Vatican warns of pollution in Sistine Chapel

VATICAN CITY — The head of the Vatican Museums warned Thursday he might be forced to limit the number of visitors to the Sistine Chapel if its new air conditioning and air purification systems don’t significantly reduce “dangerous” pollution levels.

Antonio Paolucci told a conference that he was confident the new system, which is expected to be operational at the end of 2014, would curb the dust, humidity and carbon dioxide that are dulling and discoloring Michelangelo’s frescoed masterpiece.

But he warned: “If this project doesn’t work, I’ll be forced to impose a limited number (of visitors). But that would be a painful solution.”

Some 5.5 million people are expected to visit the Vatican Museums this year. During high season some 20,000 people a day enter the intimate Sistine Chapel, which was last restored in the 1990s. The numbers, which have increased three-fold in the past 30 years, mean a significant increase in the amount of humidity and dirt that are brought into the tiny space each day.

The aim of the air conditioning system, which has been donated by Carrier, a unit of United Technologies Corp., is to stabilize the pollution levels, with the maximum set at 800 particles per million. At its worst, the Sistine Chapel sometimes sees levels of pollution more than twice that, officials said.

Paolucci said he never wanted to see another major restoration done on the Sistine Chapel since they are so “traumatic” to the artworks themselves. The last one was criticized for having left the delicate frescoes brighter than Michelangelo ever would have wanted.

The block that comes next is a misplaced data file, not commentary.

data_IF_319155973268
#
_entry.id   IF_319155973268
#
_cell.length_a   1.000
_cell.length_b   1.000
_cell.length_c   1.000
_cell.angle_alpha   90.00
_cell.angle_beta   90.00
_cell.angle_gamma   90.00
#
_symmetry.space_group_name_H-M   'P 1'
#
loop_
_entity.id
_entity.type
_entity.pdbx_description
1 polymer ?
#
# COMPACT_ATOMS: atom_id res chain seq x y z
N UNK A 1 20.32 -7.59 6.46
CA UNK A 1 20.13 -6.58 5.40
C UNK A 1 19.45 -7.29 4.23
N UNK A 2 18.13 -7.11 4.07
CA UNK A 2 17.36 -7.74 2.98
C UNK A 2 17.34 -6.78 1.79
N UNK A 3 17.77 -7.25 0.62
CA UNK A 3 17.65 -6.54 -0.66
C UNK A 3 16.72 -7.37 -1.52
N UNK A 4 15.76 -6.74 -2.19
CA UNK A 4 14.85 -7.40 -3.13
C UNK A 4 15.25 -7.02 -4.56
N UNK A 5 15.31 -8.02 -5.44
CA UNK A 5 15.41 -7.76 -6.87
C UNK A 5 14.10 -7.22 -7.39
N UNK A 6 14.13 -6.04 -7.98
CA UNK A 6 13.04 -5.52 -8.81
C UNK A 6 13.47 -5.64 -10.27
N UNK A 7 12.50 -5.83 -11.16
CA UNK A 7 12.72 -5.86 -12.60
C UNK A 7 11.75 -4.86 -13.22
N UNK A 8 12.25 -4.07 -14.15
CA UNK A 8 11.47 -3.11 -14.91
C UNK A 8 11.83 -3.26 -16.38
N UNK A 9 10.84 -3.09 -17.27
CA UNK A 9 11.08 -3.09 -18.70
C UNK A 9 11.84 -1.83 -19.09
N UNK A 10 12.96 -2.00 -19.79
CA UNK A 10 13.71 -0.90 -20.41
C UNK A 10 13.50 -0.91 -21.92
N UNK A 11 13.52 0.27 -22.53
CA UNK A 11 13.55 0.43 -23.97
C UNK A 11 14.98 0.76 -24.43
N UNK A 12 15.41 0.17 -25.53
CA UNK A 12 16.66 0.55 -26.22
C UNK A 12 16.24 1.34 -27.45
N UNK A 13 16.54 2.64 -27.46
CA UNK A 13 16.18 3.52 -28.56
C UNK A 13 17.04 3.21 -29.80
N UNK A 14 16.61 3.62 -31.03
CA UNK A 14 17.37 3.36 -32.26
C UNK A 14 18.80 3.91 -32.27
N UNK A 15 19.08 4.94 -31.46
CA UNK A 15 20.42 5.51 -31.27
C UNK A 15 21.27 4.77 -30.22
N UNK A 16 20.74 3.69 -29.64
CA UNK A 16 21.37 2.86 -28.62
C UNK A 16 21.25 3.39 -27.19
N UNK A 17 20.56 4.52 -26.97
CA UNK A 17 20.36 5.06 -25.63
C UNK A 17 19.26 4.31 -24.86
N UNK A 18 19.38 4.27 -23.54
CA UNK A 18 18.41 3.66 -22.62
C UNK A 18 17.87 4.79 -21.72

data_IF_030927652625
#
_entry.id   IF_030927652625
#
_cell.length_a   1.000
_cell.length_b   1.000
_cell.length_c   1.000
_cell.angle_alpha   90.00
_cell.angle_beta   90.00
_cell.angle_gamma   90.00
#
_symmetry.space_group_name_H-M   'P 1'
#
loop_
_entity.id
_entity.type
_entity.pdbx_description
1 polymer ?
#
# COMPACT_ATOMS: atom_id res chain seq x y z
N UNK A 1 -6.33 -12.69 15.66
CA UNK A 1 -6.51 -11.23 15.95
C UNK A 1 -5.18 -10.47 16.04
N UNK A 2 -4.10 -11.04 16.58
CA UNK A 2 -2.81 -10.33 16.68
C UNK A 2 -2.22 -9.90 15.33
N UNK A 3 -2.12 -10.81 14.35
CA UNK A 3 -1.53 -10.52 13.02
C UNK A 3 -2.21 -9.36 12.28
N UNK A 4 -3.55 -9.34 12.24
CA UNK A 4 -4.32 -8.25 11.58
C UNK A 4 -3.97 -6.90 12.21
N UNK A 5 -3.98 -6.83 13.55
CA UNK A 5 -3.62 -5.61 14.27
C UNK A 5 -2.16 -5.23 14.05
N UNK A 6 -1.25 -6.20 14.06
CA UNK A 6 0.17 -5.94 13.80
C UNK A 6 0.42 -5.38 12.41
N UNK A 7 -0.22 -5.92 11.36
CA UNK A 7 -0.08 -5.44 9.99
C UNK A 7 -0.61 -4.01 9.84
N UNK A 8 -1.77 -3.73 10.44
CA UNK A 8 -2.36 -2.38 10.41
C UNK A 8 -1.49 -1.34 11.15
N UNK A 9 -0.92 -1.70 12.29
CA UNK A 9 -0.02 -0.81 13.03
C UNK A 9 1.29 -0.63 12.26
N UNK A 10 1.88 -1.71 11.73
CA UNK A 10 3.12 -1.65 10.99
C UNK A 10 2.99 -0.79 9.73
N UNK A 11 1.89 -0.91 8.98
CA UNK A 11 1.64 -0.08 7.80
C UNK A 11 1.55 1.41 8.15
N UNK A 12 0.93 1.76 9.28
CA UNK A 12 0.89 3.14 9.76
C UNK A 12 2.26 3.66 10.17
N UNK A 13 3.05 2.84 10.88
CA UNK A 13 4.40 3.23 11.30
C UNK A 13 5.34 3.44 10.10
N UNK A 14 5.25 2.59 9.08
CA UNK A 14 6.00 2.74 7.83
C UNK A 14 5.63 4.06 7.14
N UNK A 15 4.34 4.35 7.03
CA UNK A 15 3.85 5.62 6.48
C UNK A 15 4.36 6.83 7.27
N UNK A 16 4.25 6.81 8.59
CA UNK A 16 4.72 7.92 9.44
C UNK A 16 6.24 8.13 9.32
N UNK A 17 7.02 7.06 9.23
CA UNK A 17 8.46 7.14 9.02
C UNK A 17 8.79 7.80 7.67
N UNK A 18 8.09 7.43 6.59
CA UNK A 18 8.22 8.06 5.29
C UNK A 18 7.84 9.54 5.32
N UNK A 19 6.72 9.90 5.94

“There won’t be any more restorations,” he said. “But maintenance continues.”

More in Local News

Agencies launch coordinated response to an opioid ‘emergency’

Health workers, law enforcement agencies and emergency managers are responding as they might to a disaster.

Jordan Evers distributes coffee Sunday afternoon during the annual community meal at Carl Gipson Senior Center in Everett on November 19, 2017. (Kevin Clark / The Herald)
Firefighters serve Thanksgiving meals at Carl Gipson center

The next two feasts at the senior center in Everett will be Thanksgiving Day and Dec. 3.

Hiker rescued on Boulder River trail after 15-foot fall

She was reported to have possible leg and rib fractures.

Alleged philanderer attacked with hammer near Everett

His girlfriend had accused him of cheating and allegedly called on another man to confront him.

Snohomish County Council passes a no-new-taxes budget

The spending plan still funds the hiring of five new sheriff’s deputies and a code enforcement officer.

Darrington School Board race might come down to a coin flip

With a one-vote difference, a single ballot in Skagit County remains to be counted.

Front Porch

TREE LIGHTING EVENTS Several communities plan tree-lighting events to kick off the… Continue reading

Most Read